Creators haunt their creations, more as ghosts than as intentions.
For example, in 24 there are no ghosts and no intentions. The creators are rigidly outside the action, which runs blithely away under its own power, like a watch dropped in a field. The clock counting down is the guarantor of autonomy, the uninterrupted, self-contained material of narrative. Every time Jack Bauer is given fifteen minutes to reach the drop off point, you can hear the gentle high-concept whisper of the argument from design erasing itself. Cliff-hangers, hackneyed betrayals, and feebly ironic reversals — the gears grind to assure you that the only god lubricating the machine is the absence of a god. Bauer never meets his maker, because the main thing the maker has made is his own unmaking. The ticking time bomb blows the roof firmly onto the world.
Fanny Hill’s world, on the other hand, is laced with holes:
A spirit of curiosity, far from sudden, since I do not know when I was without it, prompted me, without any particular suspicion, or other drift or view, to see what they were, and examine their persons and behaviour. The partition of our rooms was one of those moveable ones that, when taken down, serv’d occasionally to lay them into one, for the conveniency of a large company; and now, my nicest search could not shew me the shadow of a peep-hole, a circumstance which probably had not escap’d the review of the parties on the other side, whom much it stood upon not to be deceived in it; but at length I observed a paper patch of the same colour as the wainscot, which I took to conceal some flaw: but then it was so high, that I was obliged to stand upon a chair to reach it, which I did as softly as possibly, and, with a point of a bodkin, soon pierc’d it. And now, applying my eye close, I commanded the room perfectly, and could see my two young sparks romping and pulling one another about, entirely, to my imagination, in frolic and innocent play.
Who is observing the room to see whom in innocent play? What spirit (of curiosity?) possesses Fanny to look in each convenient flaw? Fanny is writing her epistles to a nameless madam, but there is always an echo in her voice; a sign that her person and behavior are observed and offered through some shadowed peep-hole. The imagined frolic is commanded, and the command is itself part of the pleasure.
D.H. Lawrence’s short story “The Border Line” is also porous. The outside seeps through the world’s borders.
The afternoon grew colder and colder. Philip shivered in bed under the great bolster.
“But it’s a murderous cold! It’s murdering me!” he said.
She did not mind it. She sat abstracted, remote from him, her spirit going out into the frozen evening. A very powerful flow seemed to envelop her in another reality. It was Alan calling to her, holding her. And the hold seemed to grow stronger every hour.
“The Border Line” is a story of a love triangle; Katherine Farquhar married Alan, “unyielding and haughty,” and then, after he died, she married Philip, who “caressed her senses and soothed her.” But Alan, manly and unyielding, is so manly and unyielding that even death doesn’t make him yield, and he comes back for Katherine, like a command or a vow that can’t be unspoken. Katherine is only too happy to become his again; Philip is a puny, soft thing, while Alan from beyond the grave is a dream of potency. The world cracks open, and into it Lawrence inserts his rigid avatar, flushed with power. but bitter cold.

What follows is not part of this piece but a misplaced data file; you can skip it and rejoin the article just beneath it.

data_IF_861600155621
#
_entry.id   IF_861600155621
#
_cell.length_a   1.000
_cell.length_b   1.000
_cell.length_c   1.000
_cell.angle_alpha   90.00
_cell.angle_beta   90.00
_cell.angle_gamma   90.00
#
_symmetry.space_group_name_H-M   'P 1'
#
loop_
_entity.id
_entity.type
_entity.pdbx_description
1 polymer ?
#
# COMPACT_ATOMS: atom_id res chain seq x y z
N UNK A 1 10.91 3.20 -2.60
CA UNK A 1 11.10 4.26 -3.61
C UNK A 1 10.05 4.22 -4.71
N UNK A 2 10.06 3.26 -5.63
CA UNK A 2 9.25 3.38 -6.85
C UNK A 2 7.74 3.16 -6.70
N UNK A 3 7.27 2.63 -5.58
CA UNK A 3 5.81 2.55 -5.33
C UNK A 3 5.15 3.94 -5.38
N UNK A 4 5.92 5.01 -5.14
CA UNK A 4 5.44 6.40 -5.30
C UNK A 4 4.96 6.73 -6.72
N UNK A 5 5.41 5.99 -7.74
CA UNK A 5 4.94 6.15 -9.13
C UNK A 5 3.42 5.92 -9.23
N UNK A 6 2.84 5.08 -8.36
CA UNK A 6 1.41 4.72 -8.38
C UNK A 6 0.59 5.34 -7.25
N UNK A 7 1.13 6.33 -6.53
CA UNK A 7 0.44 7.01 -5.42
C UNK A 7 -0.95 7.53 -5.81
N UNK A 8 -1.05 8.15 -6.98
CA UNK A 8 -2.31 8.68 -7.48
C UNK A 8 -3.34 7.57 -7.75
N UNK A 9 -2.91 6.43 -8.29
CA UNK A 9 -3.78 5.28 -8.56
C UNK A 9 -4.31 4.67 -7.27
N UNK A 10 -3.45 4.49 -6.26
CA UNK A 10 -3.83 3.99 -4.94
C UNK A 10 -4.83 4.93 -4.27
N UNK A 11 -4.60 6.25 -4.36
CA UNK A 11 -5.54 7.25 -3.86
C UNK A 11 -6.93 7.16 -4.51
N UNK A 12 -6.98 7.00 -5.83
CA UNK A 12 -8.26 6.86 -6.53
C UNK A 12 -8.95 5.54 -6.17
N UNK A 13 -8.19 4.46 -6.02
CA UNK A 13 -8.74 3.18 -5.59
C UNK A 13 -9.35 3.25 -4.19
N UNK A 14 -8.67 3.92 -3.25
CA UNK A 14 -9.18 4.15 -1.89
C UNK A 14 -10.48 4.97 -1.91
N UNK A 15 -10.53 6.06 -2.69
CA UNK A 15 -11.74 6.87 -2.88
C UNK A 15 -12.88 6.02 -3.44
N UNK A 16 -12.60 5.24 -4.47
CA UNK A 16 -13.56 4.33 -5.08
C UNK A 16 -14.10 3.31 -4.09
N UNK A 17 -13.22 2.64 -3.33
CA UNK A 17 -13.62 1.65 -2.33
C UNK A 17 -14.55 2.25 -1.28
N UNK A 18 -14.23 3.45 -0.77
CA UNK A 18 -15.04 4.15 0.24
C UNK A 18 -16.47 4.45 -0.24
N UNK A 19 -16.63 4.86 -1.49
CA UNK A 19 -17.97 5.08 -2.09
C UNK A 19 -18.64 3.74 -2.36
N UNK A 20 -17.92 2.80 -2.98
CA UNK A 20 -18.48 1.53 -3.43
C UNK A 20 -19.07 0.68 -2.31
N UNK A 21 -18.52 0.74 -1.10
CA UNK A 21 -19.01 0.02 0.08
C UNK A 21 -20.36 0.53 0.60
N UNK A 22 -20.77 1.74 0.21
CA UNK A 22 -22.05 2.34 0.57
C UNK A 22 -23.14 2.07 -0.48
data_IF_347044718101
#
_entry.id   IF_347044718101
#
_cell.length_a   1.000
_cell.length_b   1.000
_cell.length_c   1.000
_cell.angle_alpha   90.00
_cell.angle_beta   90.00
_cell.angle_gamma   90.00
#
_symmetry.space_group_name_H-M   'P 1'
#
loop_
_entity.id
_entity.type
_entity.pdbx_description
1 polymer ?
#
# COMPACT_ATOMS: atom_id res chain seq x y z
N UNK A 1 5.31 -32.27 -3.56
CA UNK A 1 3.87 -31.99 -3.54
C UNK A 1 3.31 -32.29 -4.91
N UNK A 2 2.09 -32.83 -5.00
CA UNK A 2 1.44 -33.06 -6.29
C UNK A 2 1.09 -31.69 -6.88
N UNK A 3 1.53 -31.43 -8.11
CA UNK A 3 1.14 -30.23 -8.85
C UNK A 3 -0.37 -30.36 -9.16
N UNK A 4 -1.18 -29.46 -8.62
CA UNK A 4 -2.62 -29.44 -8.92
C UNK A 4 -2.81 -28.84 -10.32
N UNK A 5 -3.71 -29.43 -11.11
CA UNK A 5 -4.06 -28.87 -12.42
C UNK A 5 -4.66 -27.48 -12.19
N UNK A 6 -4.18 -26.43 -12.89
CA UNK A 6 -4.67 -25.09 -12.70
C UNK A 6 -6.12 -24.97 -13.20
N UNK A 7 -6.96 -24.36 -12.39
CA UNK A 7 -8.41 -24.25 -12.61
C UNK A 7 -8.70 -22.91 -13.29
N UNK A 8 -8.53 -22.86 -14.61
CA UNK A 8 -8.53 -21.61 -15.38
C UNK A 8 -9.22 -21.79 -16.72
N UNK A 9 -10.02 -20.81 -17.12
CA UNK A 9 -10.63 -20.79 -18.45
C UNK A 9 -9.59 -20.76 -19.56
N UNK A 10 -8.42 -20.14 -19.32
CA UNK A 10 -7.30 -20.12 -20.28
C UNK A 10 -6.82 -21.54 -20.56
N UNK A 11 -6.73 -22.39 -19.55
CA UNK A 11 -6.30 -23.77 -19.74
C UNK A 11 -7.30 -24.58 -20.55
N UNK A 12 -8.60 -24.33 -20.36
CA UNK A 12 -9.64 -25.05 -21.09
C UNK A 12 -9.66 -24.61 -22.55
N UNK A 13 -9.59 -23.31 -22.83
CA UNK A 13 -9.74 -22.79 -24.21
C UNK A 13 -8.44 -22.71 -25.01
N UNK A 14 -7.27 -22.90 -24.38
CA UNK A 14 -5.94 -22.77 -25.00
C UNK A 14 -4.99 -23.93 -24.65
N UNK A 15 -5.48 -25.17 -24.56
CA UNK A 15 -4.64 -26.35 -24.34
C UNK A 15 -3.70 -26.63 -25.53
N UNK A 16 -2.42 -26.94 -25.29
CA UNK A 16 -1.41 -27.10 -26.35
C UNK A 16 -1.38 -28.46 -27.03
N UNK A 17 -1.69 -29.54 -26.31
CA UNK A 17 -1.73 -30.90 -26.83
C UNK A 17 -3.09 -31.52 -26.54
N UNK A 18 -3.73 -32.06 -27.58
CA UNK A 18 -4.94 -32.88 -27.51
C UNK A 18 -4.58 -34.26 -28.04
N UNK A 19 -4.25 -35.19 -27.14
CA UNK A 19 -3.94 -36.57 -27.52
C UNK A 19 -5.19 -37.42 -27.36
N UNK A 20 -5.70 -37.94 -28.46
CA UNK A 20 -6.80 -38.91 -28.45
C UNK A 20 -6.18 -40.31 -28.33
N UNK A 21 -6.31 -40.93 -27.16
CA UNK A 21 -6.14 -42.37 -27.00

Philip lifted feeble hands, and put them round Katherine’s neck, moaning faintly. Silent, bareheaded, Alan came over to the bed and loosened the sick man’s hands from his wife’s neck, and put them down on the sick man’s own breast.
Philip unfurled his lips and showed his teeth in a ghastly grin of death….But Alan drew her away, drew her to the other bed, in the silent passion of a husband come back from a very long journey.
Philip is dead. Katherine is drawn away into Alan’s arms,embraced by her dead lover and, symbolically, surely dead as well. Lawrence’s journey and story are done, and at the end of them is power and death, or power as death. Alan’s mastery, descending from on high, is so total that nothing can survive it.
Yuichi Yokoyama’s Garden is not so much open to mastery as a mastery of openness. Inexplicably bizarre-looking characters wander through a seemingly endless landscape littered with the detritus of an ambiguous modernity. Rivers team with office furniture; two-tone mountains rise from the landscape; cameras project everyone’s face onto walls and waterfalls. The seemingly endless stream of people utter repetitive, unanswerable questions: “Why are these things floating in the river?” “Maybe there is someone inside?” “Perhaps it’s a fake city (a dummy)?” It’s “Waiting for Godot” as a combination of Disneyland and Flatland, a geometric theme park with opaque laws. The off-kilter panel shapes combine with the off-kilter views and unusual perspectives so that you, like the characters, often don’t know where you are. Instead of the lines turning into landscapes, the unreadable landscapes resolve back into lines, the mark of Yokoyama’s bewildering hands. The characters wander between his fingers, clockwork ants scrambling through clockwork digits. He’s too big to be seen, but that unassimilable presence is everywhere. We can’t know what he means because he’s the question of meaning itself.